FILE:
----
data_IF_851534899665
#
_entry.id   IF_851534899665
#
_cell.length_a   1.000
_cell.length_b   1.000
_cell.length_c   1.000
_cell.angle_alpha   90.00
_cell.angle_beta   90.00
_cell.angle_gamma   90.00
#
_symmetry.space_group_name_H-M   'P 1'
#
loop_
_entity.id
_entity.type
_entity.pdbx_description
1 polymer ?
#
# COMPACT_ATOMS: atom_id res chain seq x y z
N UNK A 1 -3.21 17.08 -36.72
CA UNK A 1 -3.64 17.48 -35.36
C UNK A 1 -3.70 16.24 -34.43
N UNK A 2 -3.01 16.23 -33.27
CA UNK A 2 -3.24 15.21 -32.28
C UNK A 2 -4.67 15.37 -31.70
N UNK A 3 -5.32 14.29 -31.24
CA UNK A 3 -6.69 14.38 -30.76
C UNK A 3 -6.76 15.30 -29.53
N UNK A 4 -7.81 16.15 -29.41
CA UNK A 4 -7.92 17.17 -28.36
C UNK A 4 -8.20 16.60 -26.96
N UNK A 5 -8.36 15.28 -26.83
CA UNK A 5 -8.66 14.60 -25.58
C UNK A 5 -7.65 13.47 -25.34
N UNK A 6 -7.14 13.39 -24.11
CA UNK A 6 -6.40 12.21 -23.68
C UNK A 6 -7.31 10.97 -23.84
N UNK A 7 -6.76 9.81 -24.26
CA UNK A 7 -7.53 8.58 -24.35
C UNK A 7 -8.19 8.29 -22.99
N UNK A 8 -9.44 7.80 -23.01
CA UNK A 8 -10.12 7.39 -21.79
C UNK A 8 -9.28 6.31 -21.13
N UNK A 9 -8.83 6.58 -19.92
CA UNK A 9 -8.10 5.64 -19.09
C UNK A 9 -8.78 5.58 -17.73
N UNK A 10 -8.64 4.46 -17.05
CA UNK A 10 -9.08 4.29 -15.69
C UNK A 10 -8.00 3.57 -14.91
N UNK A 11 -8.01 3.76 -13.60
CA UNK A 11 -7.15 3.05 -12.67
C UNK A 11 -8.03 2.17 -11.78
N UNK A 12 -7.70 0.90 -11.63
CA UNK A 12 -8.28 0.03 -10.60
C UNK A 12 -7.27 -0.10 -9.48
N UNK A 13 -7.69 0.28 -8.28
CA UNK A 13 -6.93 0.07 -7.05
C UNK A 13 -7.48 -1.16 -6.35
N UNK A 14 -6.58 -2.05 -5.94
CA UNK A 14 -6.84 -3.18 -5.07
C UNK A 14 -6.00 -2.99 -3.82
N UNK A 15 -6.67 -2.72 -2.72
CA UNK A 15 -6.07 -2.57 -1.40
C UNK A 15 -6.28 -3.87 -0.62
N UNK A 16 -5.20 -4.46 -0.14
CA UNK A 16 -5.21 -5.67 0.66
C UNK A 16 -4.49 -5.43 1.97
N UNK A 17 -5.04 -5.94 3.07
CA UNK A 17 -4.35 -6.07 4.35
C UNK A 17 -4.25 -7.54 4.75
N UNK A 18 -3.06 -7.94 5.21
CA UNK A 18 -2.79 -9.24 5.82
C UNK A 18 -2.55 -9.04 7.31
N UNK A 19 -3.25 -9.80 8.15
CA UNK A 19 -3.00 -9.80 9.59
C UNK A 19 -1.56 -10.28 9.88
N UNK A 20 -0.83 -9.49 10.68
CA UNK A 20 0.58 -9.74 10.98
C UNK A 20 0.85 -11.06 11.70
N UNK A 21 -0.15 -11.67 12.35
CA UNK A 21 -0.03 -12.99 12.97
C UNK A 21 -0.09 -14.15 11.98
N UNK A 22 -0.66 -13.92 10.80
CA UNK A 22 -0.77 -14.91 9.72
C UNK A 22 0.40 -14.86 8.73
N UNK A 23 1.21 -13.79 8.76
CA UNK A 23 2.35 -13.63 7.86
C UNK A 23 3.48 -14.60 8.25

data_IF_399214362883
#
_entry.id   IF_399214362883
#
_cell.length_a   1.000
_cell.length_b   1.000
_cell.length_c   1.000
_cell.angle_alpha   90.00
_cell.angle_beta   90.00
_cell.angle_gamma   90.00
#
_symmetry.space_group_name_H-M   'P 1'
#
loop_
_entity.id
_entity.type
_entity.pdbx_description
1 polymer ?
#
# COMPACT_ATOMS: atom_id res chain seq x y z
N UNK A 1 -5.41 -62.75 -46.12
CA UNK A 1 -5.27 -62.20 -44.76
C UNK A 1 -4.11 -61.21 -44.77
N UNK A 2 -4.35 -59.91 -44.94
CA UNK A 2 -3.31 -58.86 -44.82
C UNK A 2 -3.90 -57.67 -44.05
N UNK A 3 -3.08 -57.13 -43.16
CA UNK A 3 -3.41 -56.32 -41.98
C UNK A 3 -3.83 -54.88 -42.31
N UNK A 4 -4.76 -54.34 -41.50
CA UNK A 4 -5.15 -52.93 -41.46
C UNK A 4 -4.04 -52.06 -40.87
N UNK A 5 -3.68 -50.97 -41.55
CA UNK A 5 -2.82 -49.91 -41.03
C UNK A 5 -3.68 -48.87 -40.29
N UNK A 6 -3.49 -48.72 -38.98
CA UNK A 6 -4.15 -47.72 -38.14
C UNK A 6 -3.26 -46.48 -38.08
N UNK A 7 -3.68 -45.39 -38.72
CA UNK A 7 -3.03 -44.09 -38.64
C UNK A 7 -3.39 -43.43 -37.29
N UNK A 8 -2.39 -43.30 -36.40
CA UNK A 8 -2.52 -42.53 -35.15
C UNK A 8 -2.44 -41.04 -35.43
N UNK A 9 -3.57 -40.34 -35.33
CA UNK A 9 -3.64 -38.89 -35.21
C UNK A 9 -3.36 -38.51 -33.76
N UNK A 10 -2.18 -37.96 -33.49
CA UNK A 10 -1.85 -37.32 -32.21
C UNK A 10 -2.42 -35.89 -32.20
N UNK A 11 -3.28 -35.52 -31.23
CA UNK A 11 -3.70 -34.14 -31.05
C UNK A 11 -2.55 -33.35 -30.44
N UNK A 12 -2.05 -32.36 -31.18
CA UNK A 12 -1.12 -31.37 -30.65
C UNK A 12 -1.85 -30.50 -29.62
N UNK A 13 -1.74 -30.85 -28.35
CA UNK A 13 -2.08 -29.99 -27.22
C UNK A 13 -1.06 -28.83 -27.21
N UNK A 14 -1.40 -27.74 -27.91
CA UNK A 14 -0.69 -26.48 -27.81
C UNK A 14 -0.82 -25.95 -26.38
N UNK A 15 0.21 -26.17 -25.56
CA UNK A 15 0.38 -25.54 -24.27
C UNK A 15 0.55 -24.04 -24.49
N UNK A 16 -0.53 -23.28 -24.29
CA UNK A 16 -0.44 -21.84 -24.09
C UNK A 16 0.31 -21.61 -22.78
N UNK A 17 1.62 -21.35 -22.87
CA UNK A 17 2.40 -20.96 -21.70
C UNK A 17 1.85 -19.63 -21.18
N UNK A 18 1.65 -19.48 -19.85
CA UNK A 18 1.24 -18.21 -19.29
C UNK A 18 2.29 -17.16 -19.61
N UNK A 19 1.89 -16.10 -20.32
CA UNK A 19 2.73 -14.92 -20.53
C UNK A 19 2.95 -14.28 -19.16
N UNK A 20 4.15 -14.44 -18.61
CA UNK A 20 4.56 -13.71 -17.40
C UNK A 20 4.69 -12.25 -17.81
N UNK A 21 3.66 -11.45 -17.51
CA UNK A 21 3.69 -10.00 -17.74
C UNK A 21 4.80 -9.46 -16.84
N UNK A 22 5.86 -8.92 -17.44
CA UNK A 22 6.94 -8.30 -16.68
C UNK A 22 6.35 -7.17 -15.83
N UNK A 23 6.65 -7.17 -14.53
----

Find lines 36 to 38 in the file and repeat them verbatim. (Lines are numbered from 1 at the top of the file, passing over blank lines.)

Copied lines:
N UNK A 6 -7.14 13.39 -24.11
CA UNK A 6 -6.40 12.21 -23.68
C UNK A 6 -7.31 10.97 -23.84